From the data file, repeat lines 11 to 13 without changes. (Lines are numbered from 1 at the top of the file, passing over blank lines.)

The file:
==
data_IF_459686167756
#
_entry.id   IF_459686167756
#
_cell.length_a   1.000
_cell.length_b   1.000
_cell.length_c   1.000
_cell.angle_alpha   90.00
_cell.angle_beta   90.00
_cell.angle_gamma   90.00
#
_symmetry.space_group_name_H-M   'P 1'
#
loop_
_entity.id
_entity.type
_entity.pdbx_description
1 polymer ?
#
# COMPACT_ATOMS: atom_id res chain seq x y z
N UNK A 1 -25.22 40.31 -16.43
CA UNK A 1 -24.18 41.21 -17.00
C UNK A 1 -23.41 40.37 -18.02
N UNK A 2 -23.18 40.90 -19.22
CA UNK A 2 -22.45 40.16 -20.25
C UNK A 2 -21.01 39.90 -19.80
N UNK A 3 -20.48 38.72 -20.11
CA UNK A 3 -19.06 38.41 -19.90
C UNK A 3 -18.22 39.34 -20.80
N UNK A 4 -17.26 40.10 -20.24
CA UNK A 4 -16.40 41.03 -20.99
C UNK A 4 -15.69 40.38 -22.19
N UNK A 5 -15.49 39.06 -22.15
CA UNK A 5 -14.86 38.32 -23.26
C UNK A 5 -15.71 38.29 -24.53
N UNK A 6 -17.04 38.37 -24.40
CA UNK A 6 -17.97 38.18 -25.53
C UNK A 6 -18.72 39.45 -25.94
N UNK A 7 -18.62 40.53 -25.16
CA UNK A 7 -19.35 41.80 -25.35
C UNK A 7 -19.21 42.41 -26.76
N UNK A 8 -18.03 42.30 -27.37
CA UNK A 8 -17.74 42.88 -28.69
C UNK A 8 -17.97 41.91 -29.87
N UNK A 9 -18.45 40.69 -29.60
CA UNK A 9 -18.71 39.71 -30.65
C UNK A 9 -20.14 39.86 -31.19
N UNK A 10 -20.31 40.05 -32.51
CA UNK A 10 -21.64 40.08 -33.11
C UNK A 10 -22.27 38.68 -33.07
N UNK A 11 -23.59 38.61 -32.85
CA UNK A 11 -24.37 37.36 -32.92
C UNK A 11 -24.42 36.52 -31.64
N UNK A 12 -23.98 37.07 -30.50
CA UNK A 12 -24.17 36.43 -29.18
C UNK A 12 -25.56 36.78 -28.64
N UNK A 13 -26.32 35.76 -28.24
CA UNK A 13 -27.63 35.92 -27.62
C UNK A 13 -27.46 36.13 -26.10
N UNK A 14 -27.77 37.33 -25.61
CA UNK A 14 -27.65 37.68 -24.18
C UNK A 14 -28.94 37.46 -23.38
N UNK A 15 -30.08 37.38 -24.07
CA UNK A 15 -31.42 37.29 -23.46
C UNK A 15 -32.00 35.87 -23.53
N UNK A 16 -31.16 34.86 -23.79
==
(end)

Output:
#
_symmetry.space_group_name_H-M   'P 1'
#